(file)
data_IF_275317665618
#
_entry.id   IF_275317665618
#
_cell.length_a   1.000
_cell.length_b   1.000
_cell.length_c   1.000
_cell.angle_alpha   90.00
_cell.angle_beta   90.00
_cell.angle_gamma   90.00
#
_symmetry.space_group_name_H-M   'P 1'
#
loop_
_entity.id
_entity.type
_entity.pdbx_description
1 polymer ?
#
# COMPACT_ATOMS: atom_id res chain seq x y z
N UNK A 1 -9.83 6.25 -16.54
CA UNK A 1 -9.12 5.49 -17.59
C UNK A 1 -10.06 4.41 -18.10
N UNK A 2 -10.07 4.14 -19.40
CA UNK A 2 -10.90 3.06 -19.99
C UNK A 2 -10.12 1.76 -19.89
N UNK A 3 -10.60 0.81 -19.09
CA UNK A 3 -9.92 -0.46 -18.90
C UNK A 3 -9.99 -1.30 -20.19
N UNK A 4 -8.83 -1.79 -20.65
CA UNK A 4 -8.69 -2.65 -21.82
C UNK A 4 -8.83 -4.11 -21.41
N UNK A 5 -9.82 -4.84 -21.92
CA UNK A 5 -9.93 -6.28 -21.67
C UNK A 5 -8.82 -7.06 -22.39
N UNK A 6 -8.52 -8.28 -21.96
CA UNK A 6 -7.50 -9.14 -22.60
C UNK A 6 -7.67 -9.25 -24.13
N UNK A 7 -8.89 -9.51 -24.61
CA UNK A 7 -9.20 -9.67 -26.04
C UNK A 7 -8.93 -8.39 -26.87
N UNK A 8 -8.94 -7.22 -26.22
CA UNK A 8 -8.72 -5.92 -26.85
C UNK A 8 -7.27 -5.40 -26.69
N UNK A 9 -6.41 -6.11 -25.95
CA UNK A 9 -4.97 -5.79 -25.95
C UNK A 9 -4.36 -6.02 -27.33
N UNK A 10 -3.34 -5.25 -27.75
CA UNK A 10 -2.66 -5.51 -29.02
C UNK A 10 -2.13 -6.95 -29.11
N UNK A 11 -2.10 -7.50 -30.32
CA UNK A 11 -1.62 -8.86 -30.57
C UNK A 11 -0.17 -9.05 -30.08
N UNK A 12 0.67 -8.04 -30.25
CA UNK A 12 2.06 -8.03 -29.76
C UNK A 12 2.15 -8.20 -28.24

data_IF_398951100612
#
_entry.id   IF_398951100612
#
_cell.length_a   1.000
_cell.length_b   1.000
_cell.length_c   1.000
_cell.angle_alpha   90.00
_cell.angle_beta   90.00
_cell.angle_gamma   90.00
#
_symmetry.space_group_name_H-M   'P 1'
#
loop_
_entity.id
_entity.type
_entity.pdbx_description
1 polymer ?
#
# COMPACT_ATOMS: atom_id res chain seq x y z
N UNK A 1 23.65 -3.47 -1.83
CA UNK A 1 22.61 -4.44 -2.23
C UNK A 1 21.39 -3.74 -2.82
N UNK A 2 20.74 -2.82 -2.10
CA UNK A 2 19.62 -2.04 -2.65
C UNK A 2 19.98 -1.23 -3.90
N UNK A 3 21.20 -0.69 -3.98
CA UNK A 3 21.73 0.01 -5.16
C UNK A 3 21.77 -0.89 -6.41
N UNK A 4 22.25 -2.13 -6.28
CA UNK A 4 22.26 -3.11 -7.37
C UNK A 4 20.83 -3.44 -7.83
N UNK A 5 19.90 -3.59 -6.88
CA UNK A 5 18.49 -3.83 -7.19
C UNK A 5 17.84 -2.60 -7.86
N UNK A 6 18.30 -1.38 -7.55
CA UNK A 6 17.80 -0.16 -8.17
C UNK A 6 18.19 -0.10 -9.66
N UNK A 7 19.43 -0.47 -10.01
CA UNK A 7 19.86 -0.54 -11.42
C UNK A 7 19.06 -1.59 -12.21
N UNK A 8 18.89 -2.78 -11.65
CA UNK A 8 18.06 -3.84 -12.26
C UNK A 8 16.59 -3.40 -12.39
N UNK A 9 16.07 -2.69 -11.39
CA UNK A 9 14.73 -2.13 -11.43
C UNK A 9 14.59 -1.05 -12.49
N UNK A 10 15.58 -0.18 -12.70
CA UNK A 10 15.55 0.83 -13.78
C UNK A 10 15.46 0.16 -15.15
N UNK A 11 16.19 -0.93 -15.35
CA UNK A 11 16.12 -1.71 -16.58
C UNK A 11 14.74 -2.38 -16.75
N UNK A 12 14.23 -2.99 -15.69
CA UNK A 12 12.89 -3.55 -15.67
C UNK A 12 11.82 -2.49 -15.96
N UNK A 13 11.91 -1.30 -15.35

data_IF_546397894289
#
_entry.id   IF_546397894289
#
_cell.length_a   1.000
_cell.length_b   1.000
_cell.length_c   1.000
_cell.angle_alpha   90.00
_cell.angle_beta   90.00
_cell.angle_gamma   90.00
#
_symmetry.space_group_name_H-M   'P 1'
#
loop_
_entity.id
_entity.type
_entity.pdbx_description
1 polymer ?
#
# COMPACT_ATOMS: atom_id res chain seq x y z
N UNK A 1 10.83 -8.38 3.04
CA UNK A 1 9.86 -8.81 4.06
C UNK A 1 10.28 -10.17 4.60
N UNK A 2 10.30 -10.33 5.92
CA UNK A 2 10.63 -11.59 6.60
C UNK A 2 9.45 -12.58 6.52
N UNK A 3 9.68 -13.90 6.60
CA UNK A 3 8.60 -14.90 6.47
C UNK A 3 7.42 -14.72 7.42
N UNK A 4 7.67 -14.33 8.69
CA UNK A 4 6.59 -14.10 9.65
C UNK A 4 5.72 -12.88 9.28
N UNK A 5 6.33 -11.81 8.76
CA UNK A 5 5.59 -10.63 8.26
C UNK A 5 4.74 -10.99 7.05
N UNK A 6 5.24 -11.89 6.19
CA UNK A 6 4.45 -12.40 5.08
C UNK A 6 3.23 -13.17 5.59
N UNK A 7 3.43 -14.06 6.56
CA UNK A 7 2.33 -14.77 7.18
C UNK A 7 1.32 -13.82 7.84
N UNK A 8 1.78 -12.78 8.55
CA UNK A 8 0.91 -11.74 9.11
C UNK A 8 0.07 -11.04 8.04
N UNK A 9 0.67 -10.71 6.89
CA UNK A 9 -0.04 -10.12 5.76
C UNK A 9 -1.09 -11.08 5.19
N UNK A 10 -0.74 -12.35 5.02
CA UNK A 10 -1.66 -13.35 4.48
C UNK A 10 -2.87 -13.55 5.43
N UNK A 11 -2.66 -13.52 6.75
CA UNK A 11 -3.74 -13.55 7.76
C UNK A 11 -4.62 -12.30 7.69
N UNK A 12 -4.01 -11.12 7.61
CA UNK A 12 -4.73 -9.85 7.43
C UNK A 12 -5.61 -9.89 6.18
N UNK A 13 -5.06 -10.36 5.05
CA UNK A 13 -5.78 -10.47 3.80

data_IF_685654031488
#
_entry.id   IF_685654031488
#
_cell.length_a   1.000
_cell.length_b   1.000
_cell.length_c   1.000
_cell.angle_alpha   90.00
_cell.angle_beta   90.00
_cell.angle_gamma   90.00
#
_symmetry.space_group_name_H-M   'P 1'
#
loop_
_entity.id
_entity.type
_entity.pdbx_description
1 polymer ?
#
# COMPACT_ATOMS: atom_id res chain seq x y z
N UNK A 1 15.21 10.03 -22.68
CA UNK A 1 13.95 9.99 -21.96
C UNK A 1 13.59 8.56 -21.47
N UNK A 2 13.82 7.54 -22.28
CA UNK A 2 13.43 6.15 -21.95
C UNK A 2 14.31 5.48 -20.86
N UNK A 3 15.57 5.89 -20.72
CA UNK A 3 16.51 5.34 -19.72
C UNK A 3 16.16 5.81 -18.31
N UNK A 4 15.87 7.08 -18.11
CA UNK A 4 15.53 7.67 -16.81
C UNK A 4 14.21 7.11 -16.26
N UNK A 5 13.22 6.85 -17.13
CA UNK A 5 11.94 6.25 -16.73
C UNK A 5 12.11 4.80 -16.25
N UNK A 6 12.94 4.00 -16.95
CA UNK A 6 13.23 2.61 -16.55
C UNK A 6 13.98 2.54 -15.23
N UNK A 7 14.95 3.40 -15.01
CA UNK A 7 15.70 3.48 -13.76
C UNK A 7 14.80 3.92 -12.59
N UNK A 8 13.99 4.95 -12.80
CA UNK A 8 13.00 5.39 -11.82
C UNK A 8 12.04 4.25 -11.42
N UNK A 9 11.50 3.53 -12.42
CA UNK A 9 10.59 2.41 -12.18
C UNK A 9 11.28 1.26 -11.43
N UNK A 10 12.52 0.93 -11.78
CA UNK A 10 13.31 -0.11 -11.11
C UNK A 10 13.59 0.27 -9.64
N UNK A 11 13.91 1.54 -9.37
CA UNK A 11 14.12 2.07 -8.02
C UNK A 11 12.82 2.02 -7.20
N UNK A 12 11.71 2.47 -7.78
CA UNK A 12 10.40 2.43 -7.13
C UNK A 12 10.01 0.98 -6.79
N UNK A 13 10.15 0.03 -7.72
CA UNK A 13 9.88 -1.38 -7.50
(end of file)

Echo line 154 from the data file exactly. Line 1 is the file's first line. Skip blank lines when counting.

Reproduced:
C UNK A 7 1.32 -13.82 7.84